Natural Gas Prices Are Rising

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In his podcast addressing the markets today, Louis Navellier offered the following commentary.

If you wish to listen to this commentary, please click here.

The Labor Department on Tuesday announced that the Consumer Price Index (CPI) rose only 0.1% in November and 7.1% in the past 12 months. The CPI was lower than economists’ consensus expectation of 0.3%.

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The core CPI, excluding food and energy, rose 0.2% in November and 6% in the past 12 months. Energy prices plunged 1.6% in November (as gasoline prices declined 2%), while food prices rose 0.5%.

Stubborn Rental Prices

Used vehicle prices declined 2.9% in November and has fallen 3.3% in the past year, so the 40% inflation in used vehicle prices early this year has been entirely eliminated. The CPI component that remains problematic is owners equivalent rent that rose 0.6% in November, so even though home prices are falling, rental prices remain stubbornly high.

Syncing Markets

The 10-year Treasury bond yield is now 3.47%, down from over 4.24% in late October. The 2-year Treasury note now yields 4.15%, down from over 4.7% in early November.

As I have said many times, the Fed never fights market rates, so I remain confident that the Federal Open Market Committee (FOMC) will pause after Wednesday’s 0.5% key interest rate hike since the Fed will finally be in synch with market rates.

As soon as Wall Street learns that the Fed will be hitting the “pause” button, we can expect another rally.

The next big component after the FOMC meeting is the retail sales report and to make sure that retail sales are still healthy. The key is for retail sales to grow faster than inflation. That is going to be an easy hurdle now that inflation is only running at 0.1%.

Strong Latter December

We're about to finish a year on a strong note and there is a lot of optimism. I do want to remind everybody December is a seasonally strong month and the second half of December is a lot better than the first half.

There is a growing consensus that the Fed will be able to engineer a “soft landing” where economic growth slows, but the labor market remains healthy. Furthermore, Treasury Secretary Janet Yellen said on 60 Minutes that inflation would cool in 2023 and painted a relatively upbeat economic outlook, despite acknowledging a risk of a recession.

Rising Natural Gas Prices

It is now cold in much of Europe and the U.S., so natural gas prices are rising. Furthermore, crude oil inventories have plunged in recent weeks, so the decline in crude oil prices for the past several days is expected to be short-lived. However, a glut of gasoline should insure that the prices at the pump will likely remain low until demand picks up in the New Year.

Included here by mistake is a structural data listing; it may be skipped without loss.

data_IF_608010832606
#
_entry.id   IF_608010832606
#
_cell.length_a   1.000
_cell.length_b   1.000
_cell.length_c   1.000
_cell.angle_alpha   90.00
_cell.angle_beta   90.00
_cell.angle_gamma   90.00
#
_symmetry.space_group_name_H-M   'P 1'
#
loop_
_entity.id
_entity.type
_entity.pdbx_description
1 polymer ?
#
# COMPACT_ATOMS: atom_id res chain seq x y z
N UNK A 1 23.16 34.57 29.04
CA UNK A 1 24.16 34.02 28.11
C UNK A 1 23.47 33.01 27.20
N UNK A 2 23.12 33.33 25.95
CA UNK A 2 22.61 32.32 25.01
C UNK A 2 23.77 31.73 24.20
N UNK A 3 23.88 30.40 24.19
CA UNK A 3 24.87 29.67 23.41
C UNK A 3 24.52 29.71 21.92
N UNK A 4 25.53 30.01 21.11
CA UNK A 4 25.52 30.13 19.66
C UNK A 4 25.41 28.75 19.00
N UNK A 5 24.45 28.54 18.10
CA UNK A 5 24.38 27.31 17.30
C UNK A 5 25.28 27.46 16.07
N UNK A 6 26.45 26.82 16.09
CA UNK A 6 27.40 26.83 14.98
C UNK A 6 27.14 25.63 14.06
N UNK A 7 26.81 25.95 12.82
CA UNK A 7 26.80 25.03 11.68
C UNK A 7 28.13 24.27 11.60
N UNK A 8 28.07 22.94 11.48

The jury is still out on the G7’s $60 price cap on Russian oil. All I can tell you is my tanker stocks “gapped” up on Monday, so I suspect crude oil transportation is picking up. The LNG business is also now robust, now that a cold front enveloped Europe and natural gas demand is soaring.

The easiest way for Russia to get around the G7 $60 price cap is to just sell crude oil to China, India, Saudi Arabia & UAE, who can refine the Russian crude and sell it as refined products, like diesel, heating oil and jet fuel.

The electric vehicle (EV) industry is getting ready for consolidation. Rivian was first shunned by Ford after discussing a joint venture. Now Rivian has canceled its plans to build vans in Europe with Mercedes-Benz, just three months have the joint venture was announced. The EV industry is still struggling with high battery costs and supply shortages.

I should add that my family’s Audi e-tron is still “dead” with only 23,095 miles and it has now been almost 5 months since we took the e-tron in to be fixed under warranty. Two new battery cells for the e-tron have arrived, so it will be interesting if the e-tron works and will resume accepting a charge.

The fact that the older EVs have to have their batteries replaced from time to time, will undoubtedly exasperate the EV battery shortage.

Coffee Beans

Only two nations have managed to win back-to-back titles at the FIFA Men’s World Cup since its inception in 1930: France in 1938 and Brazil in 1962. France could be the third as they are only two wins away from defending their title at the FIFA World Cup in Qatar this year. Source: Statista. See the full story here.